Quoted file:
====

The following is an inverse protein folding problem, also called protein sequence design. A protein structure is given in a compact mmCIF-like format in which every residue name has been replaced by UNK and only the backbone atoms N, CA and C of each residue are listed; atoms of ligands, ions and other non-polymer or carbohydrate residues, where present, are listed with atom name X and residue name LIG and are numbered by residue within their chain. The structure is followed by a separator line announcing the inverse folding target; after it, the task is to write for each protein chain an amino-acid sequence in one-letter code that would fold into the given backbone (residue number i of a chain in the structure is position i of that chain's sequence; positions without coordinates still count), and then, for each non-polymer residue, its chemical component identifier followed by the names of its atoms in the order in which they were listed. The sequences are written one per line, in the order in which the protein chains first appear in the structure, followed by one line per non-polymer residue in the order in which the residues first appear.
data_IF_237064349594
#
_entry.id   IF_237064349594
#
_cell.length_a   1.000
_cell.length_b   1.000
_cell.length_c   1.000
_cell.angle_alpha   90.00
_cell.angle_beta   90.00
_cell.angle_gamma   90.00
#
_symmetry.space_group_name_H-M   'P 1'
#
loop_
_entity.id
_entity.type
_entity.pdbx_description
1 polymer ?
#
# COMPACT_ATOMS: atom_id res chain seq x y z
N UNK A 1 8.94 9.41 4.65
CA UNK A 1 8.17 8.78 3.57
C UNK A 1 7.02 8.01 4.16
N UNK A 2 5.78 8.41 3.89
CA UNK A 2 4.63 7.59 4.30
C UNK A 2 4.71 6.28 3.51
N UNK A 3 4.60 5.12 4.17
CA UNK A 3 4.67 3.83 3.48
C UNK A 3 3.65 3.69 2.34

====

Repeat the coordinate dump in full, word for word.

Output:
The following is an inverse protein folding problem, also called protein sequence design. A protein structure is given in a compact mmCIF-like format in which every residue name has been replaced by UNK and only the backbone atoms N, CA and C of each residue are listed; atoms of ligands, ions and other non-polymer or carbohydrate residues, where present, are listed with atom name X and residue name LIG and are numbered by residue within their chain. The structure is followed by a separator line announcing the inverse folding target; after it, the task is to write for each protein chain an amino-acid sequence in one-letter code that would fold into the given backbone (residue number i of a chain in the structure is position i of that chain's sequence; positions without coordinates still count), and then, for each non-polymer residue, its chemical component identifier followed by the names of its atoms in the order in which they were listed. The sequences are written one per line, in the order in which the protein chains first appear in the structure, followed by one line per non-polymer residue in the order in which the residues first appear.
data_IF_237064349594
#
_entry.id   IF_237064349594
#
_cell.length_a   1.000
_cell.length_b   1.000
_cell.length_c   1.000
_cell.angle_alpha   90.00
_cell.angle_beta   90.00
_cell.angle_gamma   90.00
#
_symmetry.space_group_name_H-M   'P 1'
#
loop_
_entity.id
_entity.type
_entity.pdbx_description
1 polymer ?
#
# COMPACT_ATOMS: atom_id res chain seq x y z
N UNK A 1 8.94 9.41 4.65
CA UNK A 1 8.17 8.78 3.57
C UNK A 1 7.02 8.01 4.16
N UNK A 2 5.78 8.41 3.89
CA UNK A 2 4.63 7.59 4.30
C UNK A 2 4.71 6.28 3.51
N UNK A 3 4.60 5.12 4.17
CA UNK A 3 4.67 3.83 3.48
C UNK A 3 3.65 3.69 2.34